Grandstanding at its hypocritical finest


This week the NCAA announced it would cancel a number of championship events in North Carolina in response to the state’s controversial HB2 law.

Among those events to be moved from the state are the NCAA tournament games scheduled for Greensboro in the spring, along with championship matches and games scheduled for women’s soccer, women’s golf and women’s lacrosse in Division I; baseball in Division II; and men’s and women’s soccer in Division III.

In so doing, the NCAA has jumped on a bandwagon of hypocrisy and grandstanding that is driven not by the desire to do what’s right, but by the chase for money and good public relations.

Don’t misunderstand or think we’ve flipped on this issue. HB2 is a terrible piece of legislation that was destined to be overturned in court — at a cost to taxpayers of hundreds of thousands of dollars. It’s government overreach at its worst, the state stepping in and taking local authority from communities and centralizing it in Raleigh. And far from what the national media likes to pretend, it was more than a “bathroom” bill aimed at the LGBT community.

The bill took basic workplace protections and a means to seek legal redress for workplace grievances from women, racial minorities, and virtually everyone in North Carolina who might be discriminated against on the basis of age, sex, race, or just about anything.

The bill has made local governments less competitive with those in neighboring states in attracting jobs by limiting what localities can do regarding minimum wage laws, benefits required of companies doing businesses with local governments, and a host of other problems.

But what captured the nation’s interest is the provision that required a person using a public or workplace restroom to adhere to the bathroom gender designations based on the person’s actual, true gender. Of all the provisions in the law, this one was the only one that made any sense.

Still, because any issue dealing with the LGBT community seems to be a hot button one, there were many folks and institutions willing to jump on the bandwagon.

Bruce Springsteen was probably the first big name to come along, when he cancelled a Greensboro concert to protest what he called his part in the “fight against prejudice and bigotry.” We found it odd that the people most affected by the new law, the working poor and unemployed, women and racial minorities, have been struggling against anti-worker bias in North Carolina for years, yet Springsteen doesn’t seem to care about those folks.

His move, we believe, was all about public relations and an attempt to regain the public relevancy he had 15 or 20 years ago.

Then came Paypal, which pulled out of a planned operations center construction in Charlotte, costing the state 400 decent-paying jobs.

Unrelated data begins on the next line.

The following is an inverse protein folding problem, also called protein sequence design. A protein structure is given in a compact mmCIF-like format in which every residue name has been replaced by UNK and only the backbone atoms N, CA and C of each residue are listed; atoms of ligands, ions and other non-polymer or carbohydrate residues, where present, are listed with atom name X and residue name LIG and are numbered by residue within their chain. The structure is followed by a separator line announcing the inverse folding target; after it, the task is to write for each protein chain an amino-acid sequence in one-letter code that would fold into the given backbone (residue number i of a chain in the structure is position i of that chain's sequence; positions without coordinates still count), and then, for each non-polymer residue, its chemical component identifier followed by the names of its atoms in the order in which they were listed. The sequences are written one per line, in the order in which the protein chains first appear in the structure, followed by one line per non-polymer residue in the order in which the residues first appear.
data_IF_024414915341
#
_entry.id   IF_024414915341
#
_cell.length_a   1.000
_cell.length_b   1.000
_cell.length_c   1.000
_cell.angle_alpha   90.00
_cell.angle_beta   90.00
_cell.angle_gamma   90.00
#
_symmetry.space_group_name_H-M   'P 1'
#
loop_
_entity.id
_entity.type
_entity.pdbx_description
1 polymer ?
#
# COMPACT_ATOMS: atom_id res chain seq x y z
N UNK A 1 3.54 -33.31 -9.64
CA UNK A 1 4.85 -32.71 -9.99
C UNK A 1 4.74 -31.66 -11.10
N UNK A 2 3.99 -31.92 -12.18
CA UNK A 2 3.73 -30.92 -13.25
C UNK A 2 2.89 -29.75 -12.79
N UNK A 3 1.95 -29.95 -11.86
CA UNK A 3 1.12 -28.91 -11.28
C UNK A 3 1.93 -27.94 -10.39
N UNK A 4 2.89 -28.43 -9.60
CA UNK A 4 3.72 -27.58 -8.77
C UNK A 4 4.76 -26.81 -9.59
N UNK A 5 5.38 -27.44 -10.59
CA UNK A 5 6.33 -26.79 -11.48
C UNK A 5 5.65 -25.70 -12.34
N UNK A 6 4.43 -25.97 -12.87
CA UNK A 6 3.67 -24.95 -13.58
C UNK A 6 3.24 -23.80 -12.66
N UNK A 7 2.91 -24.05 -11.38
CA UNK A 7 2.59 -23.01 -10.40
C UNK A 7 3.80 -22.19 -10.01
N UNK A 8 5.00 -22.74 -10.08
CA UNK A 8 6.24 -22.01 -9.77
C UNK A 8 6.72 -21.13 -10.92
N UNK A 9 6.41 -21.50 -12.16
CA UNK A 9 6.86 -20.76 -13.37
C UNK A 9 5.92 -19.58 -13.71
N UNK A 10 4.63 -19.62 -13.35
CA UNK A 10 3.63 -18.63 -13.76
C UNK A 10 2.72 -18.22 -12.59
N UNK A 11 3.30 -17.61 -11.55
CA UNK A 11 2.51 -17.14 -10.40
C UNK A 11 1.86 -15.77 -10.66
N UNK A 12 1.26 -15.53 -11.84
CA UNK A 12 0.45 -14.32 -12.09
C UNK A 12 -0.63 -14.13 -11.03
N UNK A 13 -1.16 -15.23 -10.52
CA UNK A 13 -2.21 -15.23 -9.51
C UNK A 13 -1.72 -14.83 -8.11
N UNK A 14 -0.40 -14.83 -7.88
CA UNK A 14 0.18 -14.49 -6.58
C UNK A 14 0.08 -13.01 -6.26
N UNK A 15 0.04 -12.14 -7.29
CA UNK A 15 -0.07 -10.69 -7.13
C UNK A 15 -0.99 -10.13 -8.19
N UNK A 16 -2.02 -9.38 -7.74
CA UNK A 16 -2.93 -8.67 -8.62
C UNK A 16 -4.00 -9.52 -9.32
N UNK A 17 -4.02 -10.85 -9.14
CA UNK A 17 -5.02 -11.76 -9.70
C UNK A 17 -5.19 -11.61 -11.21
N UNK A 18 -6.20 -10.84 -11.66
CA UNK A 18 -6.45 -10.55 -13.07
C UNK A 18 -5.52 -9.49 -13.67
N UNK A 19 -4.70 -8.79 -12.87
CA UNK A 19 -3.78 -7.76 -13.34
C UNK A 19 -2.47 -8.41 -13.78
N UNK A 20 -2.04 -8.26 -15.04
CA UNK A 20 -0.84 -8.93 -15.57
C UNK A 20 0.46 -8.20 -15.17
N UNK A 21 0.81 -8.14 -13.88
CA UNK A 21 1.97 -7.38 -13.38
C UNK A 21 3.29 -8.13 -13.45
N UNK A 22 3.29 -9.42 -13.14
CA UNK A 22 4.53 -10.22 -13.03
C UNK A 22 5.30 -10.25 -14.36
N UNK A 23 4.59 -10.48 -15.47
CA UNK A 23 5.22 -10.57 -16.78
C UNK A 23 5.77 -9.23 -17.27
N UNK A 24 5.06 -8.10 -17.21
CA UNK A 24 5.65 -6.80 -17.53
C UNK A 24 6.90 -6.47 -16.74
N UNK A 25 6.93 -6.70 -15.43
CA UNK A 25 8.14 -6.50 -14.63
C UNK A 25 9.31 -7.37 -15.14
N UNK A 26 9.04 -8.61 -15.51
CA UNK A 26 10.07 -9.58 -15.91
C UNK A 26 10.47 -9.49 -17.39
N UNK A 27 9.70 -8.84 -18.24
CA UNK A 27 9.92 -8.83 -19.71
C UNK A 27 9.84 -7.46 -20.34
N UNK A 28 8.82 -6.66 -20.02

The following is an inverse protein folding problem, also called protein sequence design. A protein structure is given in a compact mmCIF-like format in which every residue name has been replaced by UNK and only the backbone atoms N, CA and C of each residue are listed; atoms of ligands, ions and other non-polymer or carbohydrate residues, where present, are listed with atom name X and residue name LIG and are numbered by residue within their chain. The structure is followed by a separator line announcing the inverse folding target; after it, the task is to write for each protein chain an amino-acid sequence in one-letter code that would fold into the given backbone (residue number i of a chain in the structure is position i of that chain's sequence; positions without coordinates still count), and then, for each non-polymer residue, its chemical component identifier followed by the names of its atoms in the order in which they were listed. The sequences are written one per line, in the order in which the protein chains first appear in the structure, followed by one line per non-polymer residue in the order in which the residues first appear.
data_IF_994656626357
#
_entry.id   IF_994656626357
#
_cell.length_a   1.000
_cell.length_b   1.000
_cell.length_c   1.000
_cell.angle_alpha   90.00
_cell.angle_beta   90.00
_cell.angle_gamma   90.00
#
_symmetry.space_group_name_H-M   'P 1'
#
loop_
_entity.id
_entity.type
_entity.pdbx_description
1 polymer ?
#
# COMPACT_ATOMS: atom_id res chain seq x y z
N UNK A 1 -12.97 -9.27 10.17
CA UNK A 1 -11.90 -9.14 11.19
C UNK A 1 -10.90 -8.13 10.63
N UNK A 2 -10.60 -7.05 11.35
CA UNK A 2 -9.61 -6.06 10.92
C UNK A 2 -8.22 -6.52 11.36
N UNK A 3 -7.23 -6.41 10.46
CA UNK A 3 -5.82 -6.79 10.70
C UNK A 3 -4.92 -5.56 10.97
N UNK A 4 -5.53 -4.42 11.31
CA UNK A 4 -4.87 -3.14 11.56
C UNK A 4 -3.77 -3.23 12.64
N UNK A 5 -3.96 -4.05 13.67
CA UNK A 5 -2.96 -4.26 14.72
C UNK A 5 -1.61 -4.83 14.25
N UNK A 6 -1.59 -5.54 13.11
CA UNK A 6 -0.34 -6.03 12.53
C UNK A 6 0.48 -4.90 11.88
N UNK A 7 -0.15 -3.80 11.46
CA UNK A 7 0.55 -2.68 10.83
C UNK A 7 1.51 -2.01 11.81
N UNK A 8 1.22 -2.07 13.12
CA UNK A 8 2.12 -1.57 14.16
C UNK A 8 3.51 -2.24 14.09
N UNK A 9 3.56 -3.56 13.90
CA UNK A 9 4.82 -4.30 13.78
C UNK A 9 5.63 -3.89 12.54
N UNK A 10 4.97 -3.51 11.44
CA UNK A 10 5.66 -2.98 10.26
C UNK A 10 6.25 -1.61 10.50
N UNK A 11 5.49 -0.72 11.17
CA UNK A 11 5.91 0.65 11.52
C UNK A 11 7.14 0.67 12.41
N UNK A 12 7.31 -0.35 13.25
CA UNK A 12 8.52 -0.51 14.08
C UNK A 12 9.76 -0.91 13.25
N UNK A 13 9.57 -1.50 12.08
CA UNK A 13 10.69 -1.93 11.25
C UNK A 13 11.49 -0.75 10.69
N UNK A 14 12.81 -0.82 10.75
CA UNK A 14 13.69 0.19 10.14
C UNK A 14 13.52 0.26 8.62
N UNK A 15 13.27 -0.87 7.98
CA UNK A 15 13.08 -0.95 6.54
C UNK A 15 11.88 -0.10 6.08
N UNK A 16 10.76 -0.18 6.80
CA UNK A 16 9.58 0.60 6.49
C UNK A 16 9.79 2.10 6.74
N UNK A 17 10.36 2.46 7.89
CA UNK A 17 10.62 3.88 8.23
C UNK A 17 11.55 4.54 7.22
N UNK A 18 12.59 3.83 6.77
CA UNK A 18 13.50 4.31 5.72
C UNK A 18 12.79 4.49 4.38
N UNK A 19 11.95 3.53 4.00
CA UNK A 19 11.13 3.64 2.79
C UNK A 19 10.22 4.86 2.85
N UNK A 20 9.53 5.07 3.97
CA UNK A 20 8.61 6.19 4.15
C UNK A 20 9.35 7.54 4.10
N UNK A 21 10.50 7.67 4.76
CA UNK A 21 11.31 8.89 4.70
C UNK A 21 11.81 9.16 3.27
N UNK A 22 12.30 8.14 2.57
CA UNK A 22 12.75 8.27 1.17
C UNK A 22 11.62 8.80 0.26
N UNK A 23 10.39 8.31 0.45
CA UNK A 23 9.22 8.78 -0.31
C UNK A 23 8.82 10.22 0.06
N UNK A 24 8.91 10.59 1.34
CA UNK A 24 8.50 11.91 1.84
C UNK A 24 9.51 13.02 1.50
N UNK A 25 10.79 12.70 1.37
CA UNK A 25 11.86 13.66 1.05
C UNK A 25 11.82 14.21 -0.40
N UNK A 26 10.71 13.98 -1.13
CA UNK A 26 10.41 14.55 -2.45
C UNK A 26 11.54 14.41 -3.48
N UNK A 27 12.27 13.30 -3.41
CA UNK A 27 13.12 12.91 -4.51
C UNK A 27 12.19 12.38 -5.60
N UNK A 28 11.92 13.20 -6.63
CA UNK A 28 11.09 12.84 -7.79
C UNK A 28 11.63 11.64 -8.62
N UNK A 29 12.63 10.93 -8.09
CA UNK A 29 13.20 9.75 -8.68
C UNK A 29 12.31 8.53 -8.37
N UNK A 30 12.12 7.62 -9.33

The thing we’ve never been able to understand is how Paypal can publicly blast North Carolina, yet openly and willingly do business at a number of facilities it owns and operates in places such as Russia and The United Arab Emirates.

In Russia, gays are routinely beaten and jailed, and even supporting gay rights can result in a prison term. The United Arab Emirates? A conviction of being gay there carries the death penalty.

The NBA pulled its 2017 All Star game from Charlotte, yet continues to schedule preseason games in China and is actively working to put regular season games there. We’re guessing the lack of concern for LGBT rights — or any human rights for that matter — in China pales in comparison to the potential market the NBA sees for selling its wares, whereas the North Carolina market is probably already matured, so the NBA isn’t worried about losing money here.

And now we have the NCAA canceling games in North Carolina. Here again, the NCAA expresses its desire to seek and support diversity and basic human rights protections for all, at the same time following the NBA’s lead in cultivating the massive Chinese market with regular season basketball games played there.

That might be the very definition of disingenuous.

Again, we believe HB2 is wrong on many levels, and we would like to see the General Assembly repeal the bill before the courts overturn it.

But it gets tiring to see all of these big dollar organizations like the NCAA, NBA, Paypal, and others taking shots at North Carolina, while aggressively pursuing business with nations that seem to violate every conceivable human right there is. That tends to undercut any moral authority or standing the big businesses have, and reduces them to a money-grubbing bully bent on simply bringing North Carolina to heel for no other reason than they believe they can.

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